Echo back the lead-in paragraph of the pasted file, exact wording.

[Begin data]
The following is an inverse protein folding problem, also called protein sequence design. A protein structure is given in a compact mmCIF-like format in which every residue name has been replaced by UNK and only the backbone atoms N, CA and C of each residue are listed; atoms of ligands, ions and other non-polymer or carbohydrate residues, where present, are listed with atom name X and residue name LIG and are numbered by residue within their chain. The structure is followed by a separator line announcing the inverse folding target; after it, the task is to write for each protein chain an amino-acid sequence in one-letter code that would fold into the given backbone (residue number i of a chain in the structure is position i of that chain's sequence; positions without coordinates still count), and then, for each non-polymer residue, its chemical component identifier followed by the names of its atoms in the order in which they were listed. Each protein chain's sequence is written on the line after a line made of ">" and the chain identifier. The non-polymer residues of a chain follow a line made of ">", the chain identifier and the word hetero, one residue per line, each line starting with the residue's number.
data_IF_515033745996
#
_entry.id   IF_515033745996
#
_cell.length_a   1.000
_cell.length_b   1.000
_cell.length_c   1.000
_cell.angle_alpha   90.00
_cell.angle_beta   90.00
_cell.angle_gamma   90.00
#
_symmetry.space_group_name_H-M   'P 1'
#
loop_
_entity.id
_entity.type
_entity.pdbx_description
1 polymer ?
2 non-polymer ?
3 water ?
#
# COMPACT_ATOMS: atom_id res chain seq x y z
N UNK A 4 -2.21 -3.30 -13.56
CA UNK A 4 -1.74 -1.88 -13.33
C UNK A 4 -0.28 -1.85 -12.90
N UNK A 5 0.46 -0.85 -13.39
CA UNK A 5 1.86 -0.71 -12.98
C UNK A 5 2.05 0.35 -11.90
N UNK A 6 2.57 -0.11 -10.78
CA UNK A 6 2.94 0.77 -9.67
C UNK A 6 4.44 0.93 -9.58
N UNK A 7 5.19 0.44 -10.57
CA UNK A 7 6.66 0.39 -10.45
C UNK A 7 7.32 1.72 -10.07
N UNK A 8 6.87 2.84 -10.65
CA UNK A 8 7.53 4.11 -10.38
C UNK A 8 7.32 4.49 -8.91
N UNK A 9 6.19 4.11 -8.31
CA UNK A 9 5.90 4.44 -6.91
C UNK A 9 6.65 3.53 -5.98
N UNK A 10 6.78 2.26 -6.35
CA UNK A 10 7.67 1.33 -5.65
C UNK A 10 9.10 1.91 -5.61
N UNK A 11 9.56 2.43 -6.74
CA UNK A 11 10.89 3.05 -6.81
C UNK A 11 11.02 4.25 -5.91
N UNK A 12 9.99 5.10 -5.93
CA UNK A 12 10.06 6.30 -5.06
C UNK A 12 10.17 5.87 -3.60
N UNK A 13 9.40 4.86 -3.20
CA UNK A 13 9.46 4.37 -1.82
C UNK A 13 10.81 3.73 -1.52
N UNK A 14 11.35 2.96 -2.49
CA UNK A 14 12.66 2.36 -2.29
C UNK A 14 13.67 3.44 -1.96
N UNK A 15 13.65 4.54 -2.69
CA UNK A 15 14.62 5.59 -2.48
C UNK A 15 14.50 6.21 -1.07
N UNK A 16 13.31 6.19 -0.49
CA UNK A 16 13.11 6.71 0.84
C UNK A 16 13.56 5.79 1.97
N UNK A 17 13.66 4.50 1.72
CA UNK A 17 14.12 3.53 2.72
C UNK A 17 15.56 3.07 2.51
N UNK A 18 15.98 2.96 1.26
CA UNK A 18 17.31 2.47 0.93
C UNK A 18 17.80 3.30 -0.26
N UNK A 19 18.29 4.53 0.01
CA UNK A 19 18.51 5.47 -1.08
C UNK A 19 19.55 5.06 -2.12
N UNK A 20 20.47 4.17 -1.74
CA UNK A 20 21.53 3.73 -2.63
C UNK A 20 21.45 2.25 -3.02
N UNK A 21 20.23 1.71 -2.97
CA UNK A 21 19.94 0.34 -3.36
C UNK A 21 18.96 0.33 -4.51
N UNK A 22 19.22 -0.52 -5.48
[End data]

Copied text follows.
The following is an inverse protein folding problem, also called protein sequence design. A protein structure is given in a compact mmCIF-like format in which every residue name has been replaced by UNK and only the backbone atoms N, CA and C of each residue are listed; atoms of ligands, ions and other non-polymer or carbohydrate residues, where present, are listed with atom name X and residue name LIG and are numbered by residue within their chain. The structure is followed by a separator line announcing the inverse folding target; after it, the task is to write for each protein chain an amino-acid sequence in one-letter code that would fold into the given backbone (residue number i of a chain in the structure is position i of that chain's sequence; positions without coordinates still count), and then, for each non-polymer residue, its chemical component identifier followed by the names of its atoms in the order in which they were listed. Each protein chain's sequence is written on the line after a line made of ">" and the chain identifier. The non-polymer residues of a chain follow a line made of ">", the chain identifier and the word hetero, one residue per line, each line starting with the residue's number.